“I sent him the video and he loved it... we became friends through letters and phone calls for a couple of years. I asked him to narrate Red's Breakfast 3 because of his... uh... unique speaking voice. His heavy Southern accent, mixed with his flamboyant outlaw stage persona and a little bit of insomnia and possible alcohol dementia made him nearly impossible to understand... which was what I was going for. Red's Breakfast 3 was so nonsensical that I thought an unintelligible narrator would be perfect, and I wanted an excuse to go and meet him in person. We had such a good time that Haig (co-writer of DYZB!) and I wrote an on-screen part for him in the feature film. I wanted him in the film, and I felt that he was such an overlooked genius that I wanted to capture him in his own environment in a sort of documentary way as well... so that's it. Red is on a road trip and he goes to see Hasil. We filmed him for one day in June of 2003. Although we talked on the phone several more times and exchanged a few more letters that was unfortunately the last time I saw him.”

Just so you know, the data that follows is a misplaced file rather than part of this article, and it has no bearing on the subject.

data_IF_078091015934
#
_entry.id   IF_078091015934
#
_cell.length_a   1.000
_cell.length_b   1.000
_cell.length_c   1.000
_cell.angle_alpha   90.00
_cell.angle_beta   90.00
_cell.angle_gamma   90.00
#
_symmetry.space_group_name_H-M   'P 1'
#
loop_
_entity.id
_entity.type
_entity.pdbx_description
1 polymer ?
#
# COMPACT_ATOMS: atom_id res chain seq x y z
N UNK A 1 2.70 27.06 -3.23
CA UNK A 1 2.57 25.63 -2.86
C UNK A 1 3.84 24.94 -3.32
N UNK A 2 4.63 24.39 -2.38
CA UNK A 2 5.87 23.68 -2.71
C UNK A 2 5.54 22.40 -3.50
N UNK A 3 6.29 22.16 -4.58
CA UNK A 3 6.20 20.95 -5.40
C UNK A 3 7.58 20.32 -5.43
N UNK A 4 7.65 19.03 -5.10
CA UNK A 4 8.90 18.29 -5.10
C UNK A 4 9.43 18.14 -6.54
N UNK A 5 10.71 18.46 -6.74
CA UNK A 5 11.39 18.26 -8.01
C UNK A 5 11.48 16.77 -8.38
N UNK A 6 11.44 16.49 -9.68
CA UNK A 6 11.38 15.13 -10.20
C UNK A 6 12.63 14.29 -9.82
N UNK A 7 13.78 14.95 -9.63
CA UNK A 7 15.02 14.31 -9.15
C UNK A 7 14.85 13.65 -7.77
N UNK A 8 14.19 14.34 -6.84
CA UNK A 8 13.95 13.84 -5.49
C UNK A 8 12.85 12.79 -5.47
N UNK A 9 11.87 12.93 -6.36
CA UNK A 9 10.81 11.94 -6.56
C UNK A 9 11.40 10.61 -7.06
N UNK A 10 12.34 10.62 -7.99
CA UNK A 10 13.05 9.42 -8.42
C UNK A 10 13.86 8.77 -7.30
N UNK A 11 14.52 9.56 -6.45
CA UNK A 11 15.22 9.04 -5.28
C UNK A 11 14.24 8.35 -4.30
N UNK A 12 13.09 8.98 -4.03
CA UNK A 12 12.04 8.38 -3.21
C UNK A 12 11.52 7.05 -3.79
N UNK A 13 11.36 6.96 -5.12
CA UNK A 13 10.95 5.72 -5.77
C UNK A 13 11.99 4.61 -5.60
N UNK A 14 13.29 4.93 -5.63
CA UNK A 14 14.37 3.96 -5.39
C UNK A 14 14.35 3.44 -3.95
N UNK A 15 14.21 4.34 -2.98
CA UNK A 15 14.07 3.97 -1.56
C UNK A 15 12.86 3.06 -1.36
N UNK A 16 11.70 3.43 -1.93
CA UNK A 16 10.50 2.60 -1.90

There is some surprisingly subtle and clever humour in DYZB! and also some very unsubtle humour - what sort of balance were you aiming for?
“Good question. I don't really know how to answer it though aside from the fact that that's just me... that's my sense of humour. Sometimes I find someone mispronouncing a word or doing the perfect eyebrow arch just as funny, if not funnier, than a good dick joke. But I love them both. I love picking up on little things the eighth time I watch a movie, but I am also a big fan of getting hit over the head with an obvious joke. One of my favourite things to make (and now watch) was the world map showing Red's travels. I think that started when I sent Haig a copy of my draft of the Barundeb Duttah scene (that is supposed to take place in Pittsburgh) to get his input.